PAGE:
Evolution of damage and failure in an additively manufactured 316L SS structure: experimental reinvestigation of the third Sandia fracture challenge
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The third Sandia Fracture Challenge (SFC3) was a benchmark problem for comparing experimental and simulated ductile deformation and failure in an additively manufactured (AM) 316L stainless steel structure. One surprising observation from the SFC3 was the Challenge-geometry specimens had low variability in global load versus displacement behavior, attributed to the large stress-concentrating geometric features dominating the global behavior, rather than the AM voids that tend to significantly influence geometries with uniform cross-sections. This current study reinvestigates the damage and failure evolution of the Challenge-geometry specimens, utilizing interrupted tensile testing with micro-computed tomography (micro-CT) scans to monitor AM void and crack growth from a virgin state through complete failure. This study did not find a correlation between global load versus displacement behavior and AM void attributes, such as void volume, location, quantity, and relative size, which incidentally corroborates the observation from the SFC3. However, this study does show that the voids affect the local behavior of damage and failure. Surface defects (i.e. large voids located on the surface, far exceeding the nominal surface roughness) that were near the primary stress concentration affected the location of crack initiation in some cases, but they did not noticeably affect the global response. The fracture surfaces were a combination of classic ductile dimples and crack deviation from a more direct path favoring intersection with AM voids. Even though the AM voids promoted crack deviation, pre-test micro-CT scan statistics of the voids did not allow for conclusive predictions of preferred crack paths. This study is a first step towards investigating the importance of voids on the ductile failure of AM structures with stress concentrations.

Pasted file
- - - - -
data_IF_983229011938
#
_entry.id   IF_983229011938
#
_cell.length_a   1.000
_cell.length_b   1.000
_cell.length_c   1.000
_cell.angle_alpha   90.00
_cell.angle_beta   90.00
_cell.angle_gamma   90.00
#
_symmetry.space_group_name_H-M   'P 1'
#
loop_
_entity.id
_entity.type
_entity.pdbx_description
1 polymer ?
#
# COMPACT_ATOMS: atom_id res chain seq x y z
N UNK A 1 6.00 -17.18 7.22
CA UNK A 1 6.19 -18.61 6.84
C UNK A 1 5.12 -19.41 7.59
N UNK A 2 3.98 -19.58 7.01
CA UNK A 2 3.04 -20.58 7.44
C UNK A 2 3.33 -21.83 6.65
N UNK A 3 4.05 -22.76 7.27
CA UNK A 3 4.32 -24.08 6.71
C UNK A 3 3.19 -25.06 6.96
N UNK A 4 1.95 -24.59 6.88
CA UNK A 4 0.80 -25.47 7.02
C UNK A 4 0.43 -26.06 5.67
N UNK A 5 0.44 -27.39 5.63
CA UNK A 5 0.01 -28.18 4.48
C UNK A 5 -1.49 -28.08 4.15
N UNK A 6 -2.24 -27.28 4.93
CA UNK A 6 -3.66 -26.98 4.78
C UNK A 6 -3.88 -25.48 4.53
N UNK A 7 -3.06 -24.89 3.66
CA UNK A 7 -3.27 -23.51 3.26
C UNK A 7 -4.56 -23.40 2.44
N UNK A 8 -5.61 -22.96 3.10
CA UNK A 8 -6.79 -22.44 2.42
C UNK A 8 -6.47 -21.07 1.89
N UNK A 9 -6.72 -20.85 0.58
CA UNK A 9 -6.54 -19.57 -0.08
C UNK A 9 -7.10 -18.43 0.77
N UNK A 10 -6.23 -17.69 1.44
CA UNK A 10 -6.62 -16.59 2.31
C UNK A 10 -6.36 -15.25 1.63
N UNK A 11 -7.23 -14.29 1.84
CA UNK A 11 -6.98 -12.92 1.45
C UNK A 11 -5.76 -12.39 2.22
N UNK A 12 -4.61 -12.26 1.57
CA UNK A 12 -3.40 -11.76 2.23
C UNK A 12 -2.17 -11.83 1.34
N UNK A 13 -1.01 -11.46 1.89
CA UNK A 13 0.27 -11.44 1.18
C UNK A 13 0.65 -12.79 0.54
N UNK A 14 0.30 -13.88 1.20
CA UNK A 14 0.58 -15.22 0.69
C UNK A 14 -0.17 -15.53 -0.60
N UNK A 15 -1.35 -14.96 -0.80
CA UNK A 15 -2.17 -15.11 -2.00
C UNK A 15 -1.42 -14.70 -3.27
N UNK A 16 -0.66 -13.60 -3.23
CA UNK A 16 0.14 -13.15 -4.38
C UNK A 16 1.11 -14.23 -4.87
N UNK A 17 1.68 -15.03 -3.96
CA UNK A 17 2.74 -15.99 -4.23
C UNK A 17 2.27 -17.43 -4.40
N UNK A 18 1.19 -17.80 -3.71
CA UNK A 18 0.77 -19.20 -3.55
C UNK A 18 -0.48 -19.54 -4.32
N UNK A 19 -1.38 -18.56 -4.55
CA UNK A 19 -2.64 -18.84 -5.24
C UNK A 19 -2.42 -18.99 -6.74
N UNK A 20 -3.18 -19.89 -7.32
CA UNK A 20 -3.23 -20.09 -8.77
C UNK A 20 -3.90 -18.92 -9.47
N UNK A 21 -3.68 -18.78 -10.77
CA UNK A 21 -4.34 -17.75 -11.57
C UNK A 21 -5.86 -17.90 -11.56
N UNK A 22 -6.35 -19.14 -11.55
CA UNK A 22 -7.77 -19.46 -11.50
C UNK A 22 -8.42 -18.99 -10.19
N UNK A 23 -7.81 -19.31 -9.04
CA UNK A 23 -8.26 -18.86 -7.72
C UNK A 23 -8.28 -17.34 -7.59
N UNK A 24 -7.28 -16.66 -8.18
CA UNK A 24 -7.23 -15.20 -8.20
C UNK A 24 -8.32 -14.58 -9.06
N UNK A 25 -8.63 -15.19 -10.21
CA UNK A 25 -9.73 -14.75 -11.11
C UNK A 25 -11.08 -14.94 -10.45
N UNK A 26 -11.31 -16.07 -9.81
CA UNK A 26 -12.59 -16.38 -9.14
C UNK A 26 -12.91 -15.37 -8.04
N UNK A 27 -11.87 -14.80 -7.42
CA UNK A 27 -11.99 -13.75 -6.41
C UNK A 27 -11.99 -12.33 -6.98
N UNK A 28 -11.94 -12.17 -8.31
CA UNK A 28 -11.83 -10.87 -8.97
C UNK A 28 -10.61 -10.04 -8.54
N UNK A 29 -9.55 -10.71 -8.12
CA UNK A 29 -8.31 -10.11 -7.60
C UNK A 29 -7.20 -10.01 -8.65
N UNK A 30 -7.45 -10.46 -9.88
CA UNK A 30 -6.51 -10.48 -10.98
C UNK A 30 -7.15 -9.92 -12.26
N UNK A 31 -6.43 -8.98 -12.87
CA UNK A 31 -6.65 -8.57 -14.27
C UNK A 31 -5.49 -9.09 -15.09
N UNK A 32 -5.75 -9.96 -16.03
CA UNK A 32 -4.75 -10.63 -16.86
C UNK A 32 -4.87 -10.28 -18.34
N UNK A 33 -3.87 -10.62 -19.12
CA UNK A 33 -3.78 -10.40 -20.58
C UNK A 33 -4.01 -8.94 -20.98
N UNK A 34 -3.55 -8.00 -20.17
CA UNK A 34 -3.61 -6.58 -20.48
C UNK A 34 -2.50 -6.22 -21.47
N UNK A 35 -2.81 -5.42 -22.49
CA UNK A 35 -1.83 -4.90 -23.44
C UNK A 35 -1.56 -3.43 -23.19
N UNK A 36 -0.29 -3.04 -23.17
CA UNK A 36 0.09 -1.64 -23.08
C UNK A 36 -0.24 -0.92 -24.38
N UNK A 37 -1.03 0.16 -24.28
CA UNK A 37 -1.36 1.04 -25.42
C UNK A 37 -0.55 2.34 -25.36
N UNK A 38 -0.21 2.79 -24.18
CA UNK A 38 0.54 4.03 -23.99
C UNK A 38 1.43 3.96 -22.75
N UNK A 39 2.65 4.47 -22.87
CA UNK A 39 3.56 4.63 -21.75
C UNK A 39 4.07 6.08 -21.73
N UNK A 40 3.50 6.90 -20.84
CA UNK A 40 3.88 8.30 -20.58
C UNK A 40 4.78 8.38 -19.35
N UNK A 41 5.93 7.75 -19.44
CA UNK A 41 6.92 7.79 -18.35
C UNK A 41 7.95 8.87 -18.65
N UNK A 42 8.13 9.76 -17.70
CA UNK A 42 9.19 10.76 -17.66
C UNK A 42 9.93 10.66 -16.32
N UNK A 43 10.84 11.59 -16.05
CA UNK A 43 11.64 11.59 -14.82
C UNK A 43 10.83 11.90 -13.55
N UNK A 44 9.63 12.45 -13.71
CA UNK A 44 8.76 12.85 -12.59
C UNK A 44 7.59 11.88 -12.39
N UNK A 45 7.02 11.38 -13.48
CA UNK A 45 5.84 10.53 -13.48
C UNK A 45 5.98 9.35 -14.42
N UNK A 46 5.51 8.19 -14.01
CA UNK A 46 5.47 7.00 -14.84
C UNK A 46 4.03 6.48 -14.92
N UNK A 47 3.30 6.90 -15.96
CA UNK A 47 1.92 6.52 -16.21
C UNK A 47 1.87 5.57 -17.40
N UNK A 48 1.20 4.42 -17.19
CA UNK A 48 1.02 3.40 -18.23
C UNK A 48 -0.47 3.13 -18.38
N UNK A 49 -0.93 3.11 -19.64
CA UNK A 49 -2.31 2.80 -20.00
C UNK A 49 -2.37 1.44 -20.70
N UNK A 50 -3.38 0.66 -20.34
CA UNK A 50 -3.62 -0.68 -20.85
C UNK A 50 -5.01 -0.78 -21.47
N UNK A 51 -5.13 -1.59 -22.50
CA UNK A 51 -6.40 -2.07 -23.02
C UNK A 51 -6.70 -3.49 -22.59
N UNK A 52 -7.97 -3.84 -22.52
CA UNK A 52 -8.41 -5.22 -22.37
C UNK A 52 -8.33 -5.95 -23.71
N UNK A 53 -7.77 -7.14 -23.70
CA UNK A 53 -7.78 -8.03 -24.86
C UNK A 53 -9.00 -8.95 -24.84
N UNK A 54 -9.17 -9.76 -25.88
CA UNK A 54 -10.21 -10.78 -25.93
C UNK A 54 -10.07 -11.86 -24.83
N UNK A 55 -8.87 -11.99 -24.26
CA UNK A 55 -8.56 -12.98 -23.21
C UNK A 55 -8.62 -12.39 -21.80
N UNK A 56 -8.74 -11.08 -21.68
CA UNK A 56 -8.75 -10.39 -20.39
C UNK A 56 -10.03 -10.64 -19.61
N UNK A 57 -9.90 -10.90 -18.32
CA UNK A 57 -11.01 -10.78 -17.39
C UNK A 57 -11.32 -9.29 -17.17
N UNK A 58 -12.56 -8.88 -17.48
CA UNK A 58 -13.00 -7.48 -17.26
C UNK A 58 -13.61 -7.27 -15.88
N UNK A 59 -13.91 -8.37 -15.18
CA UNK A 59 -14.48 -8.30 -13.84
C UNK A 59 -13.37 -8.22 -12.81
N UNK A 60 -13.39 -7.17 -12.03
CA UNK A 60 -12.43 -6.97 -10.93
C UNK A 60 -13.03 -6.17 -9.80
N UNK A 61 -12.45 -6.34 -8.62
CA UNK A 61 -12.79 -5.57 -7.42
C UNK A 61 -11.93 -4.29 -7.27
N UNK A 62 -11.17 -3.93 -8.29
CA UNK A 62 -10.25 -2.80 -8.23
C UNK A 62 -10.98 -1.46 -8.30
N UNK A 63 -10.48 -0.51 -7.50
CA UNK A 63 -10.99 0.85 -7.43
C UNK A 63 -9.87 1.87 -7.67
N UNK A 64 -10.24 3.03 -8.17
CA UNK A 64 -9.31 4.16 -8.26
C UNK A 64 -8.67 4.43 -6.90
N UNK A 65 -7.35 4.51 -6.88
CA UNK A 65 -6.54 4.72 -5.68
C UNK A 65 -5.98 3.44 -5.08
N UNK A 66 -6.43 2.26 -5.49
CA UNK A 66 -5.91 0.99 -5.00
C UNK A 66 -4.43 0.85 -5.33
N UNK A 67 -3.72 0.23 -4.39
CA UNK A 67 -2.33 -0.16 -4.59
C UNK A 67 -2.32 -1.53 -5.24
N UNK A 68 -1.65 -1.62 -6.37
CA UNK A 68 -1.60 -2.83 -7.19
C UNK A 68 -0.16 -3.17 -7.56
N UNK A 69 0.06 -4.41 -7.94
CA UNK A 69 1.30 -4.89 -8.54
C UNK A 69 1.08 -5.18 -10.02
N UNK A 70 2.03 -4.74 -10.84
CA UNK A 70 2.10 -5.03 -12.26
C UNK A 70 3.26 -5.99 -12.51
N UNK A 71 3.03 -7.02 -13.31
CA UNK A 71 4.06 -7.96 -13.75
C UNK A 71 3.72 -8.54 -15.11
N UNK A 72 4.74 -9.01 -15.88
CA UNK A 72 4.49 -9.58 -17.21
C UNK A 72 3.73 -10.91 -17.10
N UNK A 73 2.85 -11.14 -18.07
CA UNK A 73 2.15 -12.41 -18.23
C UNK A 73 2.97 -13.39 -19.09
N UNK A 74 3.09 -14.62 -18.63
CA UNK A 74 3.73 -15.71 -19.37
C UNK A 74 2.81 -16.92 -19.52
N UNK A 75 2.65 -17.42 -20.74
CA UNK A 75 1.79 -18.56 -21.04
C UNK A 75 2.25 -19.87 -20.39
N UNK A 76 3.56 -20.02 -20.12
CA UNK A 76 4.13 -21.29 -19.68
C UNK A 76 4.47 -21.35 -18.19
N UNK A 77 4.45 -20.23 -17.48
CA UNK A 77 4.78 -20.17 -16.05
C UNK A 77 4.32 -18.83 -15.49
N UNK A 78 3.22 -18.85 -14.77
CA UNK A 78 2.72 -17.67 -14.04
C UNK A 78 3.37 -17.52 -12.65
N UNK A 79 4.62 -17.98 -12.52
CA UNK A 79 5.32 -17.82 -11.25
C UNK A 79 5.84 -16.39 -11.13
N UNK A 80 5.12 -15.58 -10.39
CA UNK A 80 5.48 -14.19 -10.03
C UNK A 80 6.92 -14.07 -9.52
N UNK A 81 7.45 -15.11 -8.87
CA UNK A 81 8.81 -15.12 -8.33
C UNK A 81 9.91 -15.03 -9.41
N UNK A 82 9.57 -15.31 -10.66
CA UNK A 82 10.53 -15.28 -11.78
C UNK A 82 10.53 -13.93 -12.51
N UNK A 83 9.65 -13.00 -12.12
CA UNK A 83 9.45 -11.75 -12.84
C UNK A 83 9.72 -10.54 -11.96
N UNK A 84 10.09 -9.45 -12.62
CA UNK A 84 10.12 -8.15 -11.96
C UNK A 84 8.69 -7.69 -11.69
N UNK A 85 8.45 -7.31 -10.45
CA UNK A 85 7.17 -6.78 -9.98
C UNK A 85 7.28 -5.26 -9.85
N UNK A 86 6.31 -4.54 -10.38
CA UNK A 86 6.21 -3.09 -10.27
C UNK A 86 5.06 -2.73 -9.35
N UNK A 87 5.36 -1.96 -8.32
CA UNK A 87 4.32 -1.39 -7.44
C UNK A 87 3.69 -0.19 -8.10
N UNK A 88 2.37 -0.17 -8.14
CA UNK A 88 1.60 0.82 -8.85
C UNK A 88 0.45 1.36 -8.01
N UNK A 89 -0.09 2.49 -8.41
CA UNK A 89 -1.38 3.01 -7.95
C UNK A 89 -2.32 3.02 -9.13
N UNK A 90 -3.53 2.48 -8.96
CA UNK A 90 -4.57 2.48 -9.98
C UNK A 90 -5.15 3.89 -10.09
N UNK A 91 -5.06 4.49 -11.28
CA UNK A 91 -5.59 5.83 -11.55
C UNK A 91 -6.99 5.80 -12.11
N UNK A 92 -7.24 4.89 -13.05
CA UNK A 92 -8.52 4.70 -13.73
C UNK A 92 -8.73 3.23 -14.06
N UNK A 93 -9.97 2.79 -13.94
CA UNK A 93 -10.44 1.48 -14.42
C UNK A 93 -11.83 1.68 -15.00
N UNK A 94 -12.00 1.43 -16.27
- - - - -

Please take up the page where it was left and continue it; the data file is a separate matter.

KeywordsDuctile fracture Void growth Additive manufacturing
We would like to thank Dr. James Redmond for managing Sandia’s role in this work through the DOE Advanced Scientific Computing program and Dr. Dennis Croessmann, Dr. Scott Peterson, and Mr. Darrick Jones for their management role supporting the experimental efforts at Sandia through the NNSA Delivering Environments program. This paper describes objective technical results and analysis. Any subjective views or opinions that might be expressed in the paper do not necessarily represent the views of the U.S. Department of Energy or the United States Government. Sandia National Laboratories is a multimission laboratory managed and operated by National Technology and Engineering Solutions of Sandia, LLC, a wholly owned subsidiary of Honeywell International Inc., for the U.S. Department of Energy’s National Nuclear Security Administration under contract DE-NA0003525.
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